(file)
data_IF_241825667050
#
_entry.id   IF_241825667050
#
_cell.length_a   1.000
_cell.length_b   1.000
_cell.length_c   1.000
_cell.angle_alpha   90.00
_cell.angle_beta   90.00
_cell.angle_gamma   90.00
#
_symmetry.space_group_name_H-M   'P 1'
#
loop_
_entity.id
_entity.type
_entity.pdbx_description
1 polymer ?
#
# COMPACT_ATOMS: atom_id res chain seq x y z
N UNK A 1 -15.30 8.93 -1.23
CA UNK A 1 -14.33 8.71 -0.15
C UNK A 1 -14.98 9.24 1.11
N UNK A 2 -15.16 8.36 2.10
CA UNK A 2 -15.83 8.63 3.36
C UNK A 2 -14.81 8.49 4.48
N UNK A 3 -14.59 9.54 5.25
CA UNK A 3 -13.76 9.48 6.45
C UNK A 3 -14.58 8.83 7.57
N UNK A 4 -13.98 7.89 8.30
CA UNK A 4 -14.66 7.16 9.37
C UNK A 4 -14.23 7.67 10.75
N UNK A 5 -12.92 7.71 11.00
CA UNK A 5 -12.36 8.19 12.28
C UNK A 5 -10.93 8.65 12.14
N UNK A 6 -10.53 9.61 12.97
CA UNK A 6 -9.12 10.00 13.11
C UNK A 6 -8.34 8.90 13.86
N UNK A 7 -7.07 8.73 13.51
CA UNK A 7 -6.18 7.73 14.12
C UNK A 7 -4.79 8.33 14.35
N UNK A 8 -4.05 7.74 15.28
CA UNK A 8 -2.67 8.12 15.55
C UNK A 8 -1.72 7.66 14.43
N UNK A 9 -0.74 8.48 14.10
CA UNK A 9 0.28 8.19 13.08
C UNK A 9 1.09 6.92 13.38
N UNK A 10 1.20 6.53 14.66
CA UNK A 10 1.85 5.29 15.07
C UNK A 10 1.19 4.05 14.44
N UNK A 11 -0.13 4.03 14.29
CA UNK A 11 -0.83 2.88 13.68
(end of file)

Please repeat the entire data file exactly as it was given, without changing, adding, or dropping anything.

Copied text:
data_IF_241825667050
#
_entry.id   IF_241825667050
#
_cell.length_a   1.000
_cell.length_b   1.000
_cell.length_c   1.000
_cell.angle_alpha   90.00
_cell.angle_beta   90.00
_cell.angle_gamma   90.00
#
_symmetry.space_group_name_H-M   'P 1'
#
loop_
_entity.id
_entity.type
_entity.pdbx_description
1 polymer ?
#
# COMPACT_ATOMS: atom_id res chain seq x y z
N UNK A 1 -15.30 8.93 -1.23
CA UNK A 1 -14.33 8.71 -0.15
C UNK A 1 -14.98 9.24 1.11
N UNK A 2 -15.16 8.36 2.10
CA UNK A 2 -15.83 8.63 3.36
C UNK A 2 -14.81 8.49 4.48
N UNK A 3 -14.59 9.54 5.25
CA UNK A 3 -13.76 9.48 6.45
C UNK A 3 -14.58 8.83 7.57
N UNK A 4 -13.98 7.89 8.30
CA UNK A 4 -14.66 7.16 9.37
C UNK A 4 -14.23 7.67 10.75
N UNK A 5 -12.92 7.71 11.00
CA UNK A 5 -12.36 8.19 12.28
C UNK A 5 -10.93 8.65 12.14
N UNK A 6 -10.53 9.61 12.97
CA UNK A 6 -9.12 10.00 13.11
C UNK A 6 -8.34 8.90 13.86
N UNK A 7 -7.07 8.73 13.51
CA UNK A 7 -6.18 7.73 14.12
C UNK A 7 -4.79 8.33 14.35
N UNK A 8 -4.05 7.74 15.28
CA UNK A 8 -2.67 8.12 15.55
C UNK A 8 -1.72 7.66 14.43
N UNK A 9 -0.74 8.48 14.10
CA UNK A 9 0.28 8.19 13.08
C UNK A 9 1.09 6.92 13.38
N UNK A 10 1.20 6.53 14.66
CA UNK A 10 1.85 5.29 15.07
C UNK A 10 1.19 4.05 14.44
N UNK A 11 -0.13 4.03 14.29
CA UNK A 11 -0.83 2.88 13.68